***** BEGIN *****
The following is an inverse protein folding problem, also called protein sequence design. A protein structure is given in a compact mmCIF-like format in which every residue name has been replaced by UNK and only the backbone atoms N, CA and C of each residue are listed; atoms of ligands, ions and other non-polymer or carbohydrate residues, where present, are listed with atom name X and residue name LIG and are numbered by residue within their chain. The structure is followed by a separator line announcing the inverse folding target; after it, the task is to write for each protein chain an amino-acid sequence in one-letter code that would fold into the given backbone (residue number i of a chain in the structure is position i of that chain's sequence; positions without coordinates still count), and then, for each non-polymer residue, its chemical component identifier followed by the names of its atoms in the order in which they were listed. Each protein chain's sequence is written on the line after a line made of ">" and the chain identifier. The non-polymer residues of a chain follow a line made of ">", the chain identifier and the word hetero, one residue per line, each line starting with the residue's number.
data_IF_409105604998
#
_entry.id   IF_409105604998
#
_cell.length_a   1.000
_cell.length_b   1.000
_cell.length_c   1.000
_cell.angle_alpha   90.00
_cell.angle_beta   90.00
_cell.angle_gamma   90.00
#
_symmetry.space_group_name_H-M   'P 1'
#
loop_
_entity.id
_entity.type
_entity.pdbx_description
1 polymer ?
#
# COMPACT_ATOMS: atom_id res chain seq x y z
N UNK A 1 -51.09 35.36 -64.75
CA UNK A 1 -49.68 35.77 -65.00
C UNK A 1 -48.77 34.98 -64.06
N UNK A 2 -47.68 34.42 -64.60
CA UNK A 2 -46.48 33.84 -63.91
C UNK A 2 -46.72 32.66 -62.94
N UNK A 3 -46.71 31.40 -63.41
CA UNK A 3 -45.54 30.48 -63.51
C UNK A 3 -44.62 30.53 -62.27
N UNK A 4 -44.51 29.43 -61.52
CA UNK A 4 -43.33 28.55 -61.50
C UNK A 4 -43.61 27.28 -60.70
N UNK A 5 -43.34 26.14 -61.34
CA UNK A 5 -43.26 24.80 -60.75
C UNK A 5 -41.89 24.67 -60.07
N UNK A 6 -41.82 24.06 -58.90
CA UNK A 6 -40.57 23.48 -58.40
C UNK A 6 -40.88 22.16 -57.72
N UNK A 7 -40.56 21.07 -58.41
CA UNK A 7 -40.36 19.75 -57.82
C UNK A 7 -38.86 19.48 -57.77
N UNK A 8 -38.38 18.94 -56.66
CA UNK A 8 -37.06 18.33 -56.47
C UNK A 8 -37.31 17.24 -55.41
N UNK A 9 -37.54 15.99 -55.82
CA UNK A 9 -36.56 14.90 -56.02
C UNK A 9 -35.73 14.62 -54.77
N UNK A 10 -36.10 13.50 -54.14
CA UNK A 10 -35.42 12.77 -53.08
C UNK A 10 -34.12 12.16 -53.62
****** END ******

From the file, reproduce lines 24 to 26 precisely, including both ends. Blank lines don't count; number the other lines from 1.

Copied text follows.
C UNK A 1 -48.77 34.98 -64.06
N UNK A 2 -47.68 34.42 -64.60
CA UNK A 2 -46.48 33.84 -63.91